“Denver city council candidate [Fry] caught up in plagiarism charge.” That headline landed The Denver Post in court for defamation. It started with a questionnaire answered by a Denver City Council candidate that appeared to be plagiarized. The candidate, upon reviewing the Post’s information, agreed, confessed, contacted the person from whom she took her responses and apologized. Afterwards, the Post ran the headline. Buried deep in the article, it quoted Fry: “I would never intentionally lift from another source and should have been more careful.” The district court found that the article was not false simply because it omitted the fact that Fry admitted her mistake. The court of appeals conducted a detailed exegesis of the article and agreed with the trial court. It held that an average reader would not conclude that ‘caught up’ and ‘charge’ suggested a crime. Case dismissed.
Tag Archives: Standard of Review
Mile High Cab, Inc. v. Colorado Public Utilities Commission and SuperShuttle International Denver, Colorado Cab Company, and MKBS, LLC 2013CO26 (April 22, 2013)
Proof by a preponderance of the evidence means probable not possible. Here, a taxi service sought a Certificate of Public Convenience and Necessity from the Public Utilities Commission so it could operate in Denver. Existing taxi companies objected, claiming another taxi service would cause oversupply in the market and not lead to robust competition. An ALJ concluded there was a significant “possibility” the objectors were right. The PUC affirmed, using “possibility” and “probability” interchangeably. The Court held that “probable” expresses higher confidence than “possible,” and is closer to “preponderance.” Thus, objectors must prove, and the PUC must clearly manifest an intent to apply a preponderance standard to find that a Certificate was not required, and issuing one would actually be detrimental. The PUC did not do so; the denial of the Certificate was reversed.
In Re Emily Liebnow v. Boston Enterprises Inc. d/b/a Giacomo’s, U.S. Foodservice, Tanimura & Antle Fresh Foods, Inc. et. al.
“The closed mouth catches no flies” – B. Franklin. This case involves the disqualification of an entire firm based on an unwaivable conflict of interest. Defense counsel had a friendly relationship with an out-of-state plaintiff’s Firm specializing in e-coli cases and consulted with a lawyer at the Firm about an e-coli case. Defense counsel followed some of his advice. In the same case, Plaintiff hired a different lawyer from the same Firm. The trial court denied pro hac vice admission, effectively disqualifying the Firm. The Court upheld the trial court’s ruling that under the Rules of Professional Conduct (RPC) an unwaivable conflict was created under RPC 1.7, and that RPC 1.10 imputed that conflict to the entire firm. The Court also held that RPC 1.7 conflicts apply to third parties, and here the conflict was unwaivable becase it undermined the fairness of the proceedings.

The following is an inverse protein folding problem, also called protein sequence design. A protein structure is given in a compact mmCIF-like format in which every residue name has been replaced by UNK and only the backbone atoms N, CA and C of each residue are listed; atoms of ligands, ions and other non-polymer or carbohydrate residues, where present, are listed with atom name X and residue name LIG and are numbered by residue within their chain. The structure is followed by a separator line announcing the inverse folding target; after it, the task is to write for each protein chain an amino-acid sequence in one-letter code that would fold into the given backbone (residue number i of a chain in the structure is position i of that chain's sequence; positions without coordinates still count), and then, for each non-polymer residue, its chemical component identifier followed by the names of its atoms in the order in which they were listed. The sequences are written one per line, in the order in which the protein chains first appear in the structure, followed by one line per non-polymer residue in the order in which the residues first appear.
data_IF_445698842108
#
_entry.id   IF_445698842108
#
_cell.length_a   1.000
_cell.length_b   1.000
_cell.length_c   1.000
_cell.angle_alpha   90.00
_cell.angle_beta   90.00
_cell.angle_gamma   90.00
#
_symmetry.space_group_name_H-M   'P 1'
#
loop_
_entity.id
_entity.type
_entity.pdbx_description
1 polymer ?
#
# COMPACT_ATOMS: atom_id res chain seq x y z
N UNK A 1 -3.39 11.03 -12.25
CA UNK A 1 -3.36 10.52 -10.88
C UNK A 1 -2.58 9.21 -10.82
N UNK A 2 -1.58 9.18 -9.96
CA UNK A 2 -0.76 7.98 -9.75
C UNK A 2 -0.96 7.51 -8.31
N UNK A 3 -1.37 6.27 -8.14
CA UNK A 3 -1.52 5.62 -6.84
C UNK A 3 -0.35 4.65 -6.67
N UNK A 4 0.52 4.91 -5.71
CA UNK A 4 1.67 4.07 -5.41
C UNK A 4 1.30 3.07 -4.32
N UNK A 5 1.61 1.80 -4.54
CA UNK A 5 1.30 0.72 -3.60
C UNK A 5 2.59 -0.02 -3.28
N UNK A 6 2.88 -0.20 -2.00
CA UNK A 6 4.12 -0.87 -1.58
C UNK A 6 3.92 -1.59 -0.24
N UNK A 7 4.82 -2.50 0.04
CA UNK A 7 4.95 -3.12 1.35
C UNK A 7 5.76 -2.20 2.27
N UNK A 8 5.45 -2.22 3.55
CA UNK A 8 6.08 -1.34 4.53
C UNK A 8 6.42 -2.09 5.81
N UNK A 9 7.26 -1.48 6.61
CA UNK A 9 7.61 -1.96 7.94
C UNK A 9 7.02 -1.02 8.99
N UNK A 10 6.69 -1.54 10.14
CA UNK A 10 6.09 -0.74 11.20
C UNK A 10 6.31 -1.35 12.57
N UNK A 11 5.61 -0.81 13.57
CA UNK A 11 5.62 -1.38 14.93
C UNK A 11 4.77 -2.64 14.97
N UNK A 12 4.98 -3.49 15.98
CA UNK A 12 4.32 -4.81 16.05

At the heart of contract law is a principle of risk management and allocation. This case involves Prestige indemnifying Target for injuries caused by a Prestige employee. Target sued Prestige after its employee fell and claimed workers’ compensation. The trial court found for Target and awarded damages for past and future damages. Prestige appealed the award of future damages. The court of appeals held: 1) future damages are a substantive issue, not one of judicial administration, so MN law applied as stated in the contract. But, CO law applied to matters regarding the conduct of the litigation: whether an issue was preserved for appeal and the standard of review; 2) the issue was preserved because future damages were addressed during closing and by the court; 3) the award was supported by evidence that the damages were reasonably likely to occur as estimated by an expert. Affirmed.
People in the Interest of A.V. and J.V., Children, and Concerning M.V., 2012COA210 (November 21, 2012)
“You can lead a horse to water, but you can’t make it drink.” This statement is a sad reality when attempting to rehabilitate parents before terminating their parental rights. In this case, a child enrolled in the Cherokee Nation was adjudicated dependent and neglected and removed from the mother’s care. The trial court entered a treatment plan for Father, who was addicted to drugs. Father was provided with substance abuse services and treatment, parenting education, supervised visits, and other help—all to no avail. Three years later, Father’s parental rights were terminated. On appeal, Father argued that “active efforts” were not made to rehabilitate him as required by the Indian Child Welfare Act. The court of appeals upheld the termination, and noted the Act does not require expert testimony to support a finding that active efforts were made and were later unsuccessful.